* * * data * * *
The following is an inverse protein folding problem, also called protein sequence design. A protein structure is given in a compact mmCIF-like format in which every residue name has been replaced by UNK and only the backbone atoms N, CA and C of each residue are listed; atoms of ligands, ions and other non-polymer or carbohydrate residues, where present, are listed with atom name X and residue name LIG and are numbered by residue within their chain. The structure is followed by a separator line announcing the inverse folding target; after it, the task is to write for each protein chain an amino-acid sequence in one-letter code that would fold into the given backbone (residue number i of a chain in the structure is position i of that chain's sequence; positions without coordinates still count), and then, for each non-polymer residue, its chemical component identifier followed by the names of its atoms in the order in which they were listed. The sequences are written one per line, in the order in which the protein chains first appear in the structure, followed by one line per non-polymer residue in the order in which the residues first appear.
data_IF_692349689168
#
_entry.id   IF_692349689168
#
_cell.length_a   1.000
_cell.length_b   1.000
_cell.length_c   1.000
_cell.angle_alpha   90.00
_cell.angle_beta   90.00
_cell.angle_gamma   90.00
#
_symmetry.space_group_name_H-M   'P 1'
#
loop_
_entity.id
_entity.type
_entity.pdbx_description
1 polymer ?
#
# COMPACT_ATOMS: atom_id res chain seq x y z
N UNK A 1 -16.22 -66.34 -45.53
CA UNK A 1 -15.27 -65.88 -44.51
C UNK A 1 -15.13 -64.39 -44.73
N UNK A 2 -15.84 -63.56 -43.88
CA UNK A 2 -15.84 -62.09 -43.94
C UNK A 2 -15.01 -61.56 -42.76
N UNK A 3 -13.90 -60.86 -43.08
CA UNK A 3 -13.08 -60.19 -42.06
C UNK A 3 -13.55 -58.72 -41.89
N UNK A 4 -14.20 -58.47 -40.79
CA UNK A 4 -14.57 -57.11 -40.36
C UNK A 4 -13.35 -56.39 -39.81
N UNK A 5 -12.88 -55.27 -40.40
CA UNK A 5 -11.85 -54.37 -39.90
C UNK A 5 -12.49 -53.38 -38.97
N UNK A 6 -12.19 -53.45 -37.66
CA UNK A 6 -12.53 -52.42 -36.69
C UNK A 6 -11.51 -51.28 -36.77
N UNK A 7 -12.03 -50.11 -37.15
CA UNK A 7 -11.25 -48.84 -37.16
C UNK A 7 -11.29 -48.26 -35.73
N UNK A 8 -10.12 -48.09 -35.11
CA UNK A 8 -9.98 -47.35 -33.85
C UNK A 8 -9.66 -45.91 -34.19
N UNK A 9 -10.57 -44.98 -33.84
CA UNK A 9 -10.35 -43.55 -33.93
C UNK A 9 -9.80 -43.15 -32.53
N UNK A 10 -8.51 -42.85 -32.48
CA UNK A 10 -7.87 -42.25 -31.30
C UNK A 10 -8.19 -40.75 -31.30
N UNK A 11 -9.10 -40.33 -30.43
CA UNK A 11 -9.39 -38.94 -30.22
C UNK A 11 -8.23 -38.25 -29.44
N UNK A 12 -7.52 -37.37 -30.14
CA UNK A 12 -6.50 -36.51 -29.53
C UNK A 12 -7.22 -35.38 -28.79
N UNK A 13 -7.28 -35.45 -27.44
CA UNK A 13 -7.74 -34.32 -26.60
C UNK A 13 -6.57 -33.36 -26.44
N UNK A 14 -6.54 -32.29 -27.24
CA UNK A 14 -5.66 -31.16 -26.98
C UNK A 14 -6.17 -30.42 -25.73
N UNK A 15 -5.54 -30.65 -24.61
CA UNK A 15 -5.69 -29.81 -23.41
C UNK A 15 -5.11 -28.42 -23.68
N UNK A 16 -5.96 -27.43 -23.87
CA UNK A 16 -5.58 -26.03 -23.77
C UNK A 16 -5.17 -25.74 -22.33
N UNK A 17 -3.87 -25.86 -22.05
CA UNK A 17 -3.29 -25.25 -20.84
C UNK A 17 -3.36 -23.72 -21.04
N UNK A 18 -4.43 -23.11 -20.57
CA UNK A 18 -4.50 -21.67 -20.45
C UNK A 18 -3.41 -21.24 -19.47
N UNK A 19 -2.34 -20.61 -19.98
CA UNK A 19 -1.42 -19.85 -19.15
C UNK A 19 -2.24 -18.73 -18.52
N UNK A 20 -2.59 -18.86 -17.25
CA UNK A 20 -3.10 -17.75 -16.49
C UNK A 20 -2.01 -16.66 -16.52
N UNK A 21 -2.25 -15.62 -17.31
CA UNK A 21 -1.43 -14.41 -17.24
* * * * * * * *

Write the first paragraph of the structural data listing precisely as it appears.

The following is an inverse protein folding problem, also called protein sequence design. A protein structure is given in a compact mmCIF-like format in which every residue name has been replaced by UNK and only the backbone atoms N, CA and C of each residue are listed; atoms of ligands, ions and other non-polymer or carbohydrate residues, where present, are listed with atom name X and residue name LIG and are numbered by residue within their chain. The structure is followed by a separator line announcing the inverse folding target; after it, the task is to write for each protein chain an amino-acid sequence in one-letter code that would fold into the given backbone (residue number i of a chain in the structure is position i of that chain's sequence; positions without coordinates still count), and then, for each non-polymer residue, its chemical component identifier followed by the names of its atoms in the order in which they were listed. The sequences are written one per line, in the order in which the protein chains first appear in the structure, followed by one line per non-polymer residue in the order in which the residues first appear.